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Nursing Education Analysis

Nursing is known as one of the most stressful career fields, and so is nursing education. To keep the earners motivated but not to turn them away from this career field an educator needs to distinguish the main challenges they face and to avoid the students’ intimidation.

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Nursing education is one of the most stressful and intimidating learning processes. Just like most kinds of professional training, nursing education involves theoretical and practical aspects. The clinical competence of a nursing student is determined by their ability to practice in “real life” surroundings, which is achieved through a great deal of clinical practice that synthesizes and combines the students’ theoretical knowledge, practical skills, decision making, and problem-solving abilities, as well as their capability to endure pressure and react fast without making mistakes (Rafiee, Moattari, Nikbakht, Kojuri, & Mousavinasab, 2014).

As mentioned by Moyer and Wittmann-Price (2008), the ability to memorize new information fast is one of the most important aspects of nursing education and practice. The learning process of a nurse is based on keeping in mind a lot of theoretical knowledge which cannot be forgotten as one course is over because every detail learned by a nursing student during their clinical training and theoretical activities is there for a reason. This way, the students that cannot memorize information fast will face a serious educational challenge. The second characteristic of nursing students who will be under a lot of stress during their education process is those who cannot cope with high pressure on both physical and emotional levels since the work of a nurse is related to exhausting long shifts, a lot of energy and psychological stress. Nursing specialists need to stay sharp regardless of their level of exhaustion. Finally, students with a lack of practice are likely to become intimidated during their education since practice is responsible for the development of critical thinking and the accumulation of the base of knowledge needed for the students to develop a better understanding of their field of work. Besides, communication with educators and peers is crucial as a part of the learning process. Students who do not have time to discuss their professional experiences are likely to misinterpret or fail to memorize them.

The nursing field is known for multiple stressors. One of the most common sources of intimidation for nursing students is the ever-present fear to make an error and harm a patient; another common source of stress is the instructor (Brown, n. d.). To avoid adding to the generally high level of concern of the nursing students an instructor is to become a role model, but not a tyrant. The educator needs to facilitate discussions between the peers and welcome questions related to the learning process. Besides, a nursing instructor is to make sure that students acquire a substantial amount of practice during their education and are not reduced to observation and paperwork only. As for the issues of the high level of stress, an educator needs to provide information concerning the risk of burnout and the importance of timely rest. Besides, the educator needs to maintain moderate amounts of work for the learners to help them adjust for the future “real life” practice but not to intimidate them even more and turn them away from the career. Finally, vertical violence so common in nursing needs to be avoided.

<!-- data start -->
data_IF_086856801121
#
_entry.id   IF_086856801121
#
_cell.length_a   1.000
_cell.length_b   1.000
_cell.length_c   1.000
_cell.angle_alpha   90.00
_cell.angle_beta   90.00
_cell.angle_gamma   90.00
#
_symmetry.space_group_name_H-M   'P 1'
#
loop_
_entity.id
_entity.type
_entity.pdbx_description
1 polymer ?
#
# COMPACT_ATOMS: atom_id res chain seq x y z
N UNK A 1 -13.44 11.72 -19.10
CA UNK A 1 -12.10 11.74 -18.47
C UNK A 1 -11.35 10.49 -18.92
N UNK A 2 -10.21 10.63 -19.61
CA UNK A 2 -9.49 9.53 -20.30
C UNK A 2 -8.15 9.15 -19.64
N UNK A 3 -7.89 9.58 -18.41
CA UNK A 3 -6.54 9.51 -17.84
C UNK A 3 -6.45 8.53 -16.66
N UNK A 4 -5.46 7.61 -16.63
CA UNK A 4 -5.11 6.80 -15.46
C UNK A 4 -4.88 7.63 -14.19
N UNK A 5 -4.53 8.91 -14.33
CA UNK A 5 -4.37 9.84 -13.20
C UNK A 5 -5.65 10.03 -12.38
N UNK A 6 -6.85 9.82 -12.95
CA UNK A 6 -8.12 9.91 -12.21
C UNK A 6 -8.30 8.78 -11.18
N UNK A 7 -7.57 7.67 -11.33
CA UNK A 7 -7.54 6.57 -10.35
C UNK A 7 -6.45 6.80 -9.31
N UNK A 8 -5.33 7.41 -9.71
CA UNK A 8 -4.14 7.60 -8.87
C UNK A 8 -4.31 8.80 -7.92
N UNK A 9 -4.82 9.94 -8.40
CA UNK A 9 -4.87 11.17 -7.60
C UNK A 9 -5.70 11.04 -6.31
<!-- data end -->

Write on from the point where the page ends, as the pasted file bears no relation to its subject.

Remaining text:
One of the main challenges of an educating nurses is to build confidence in their students, as it is the main source of the learners’ motivation (Schiffhorst, 2003). An instructor is to demonstrate patience and show respect to the students and show them that even though nursing is very challenging as a career field, the challenges can be overcome with a certain level of dedication and proper practice.

Reference List

Brown, F. (n. d.). How to Be an Effective Clinical Instructor. Web.

Rafiee, G., Moattari, M., Nikbakht, A. N., Kojuri, J., & Mousavinasab, M. (2014). Problems and challenges of nursing students’ clinical evaluation: A qualitative study. Iranian Journal of Nursing and Midwifery Research, 19(1), 41-49.

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Moyer, B. A., & Wittmann-Price, R. A. (2008). Nursing education: Foundations for practice excellence. Philadelphia, PA: F.A. Davis.

Schiffhorst, G. J. (2003). Beyond intimidation: Reflections on teaching. Faculty Focus, 2(2), 1-12.

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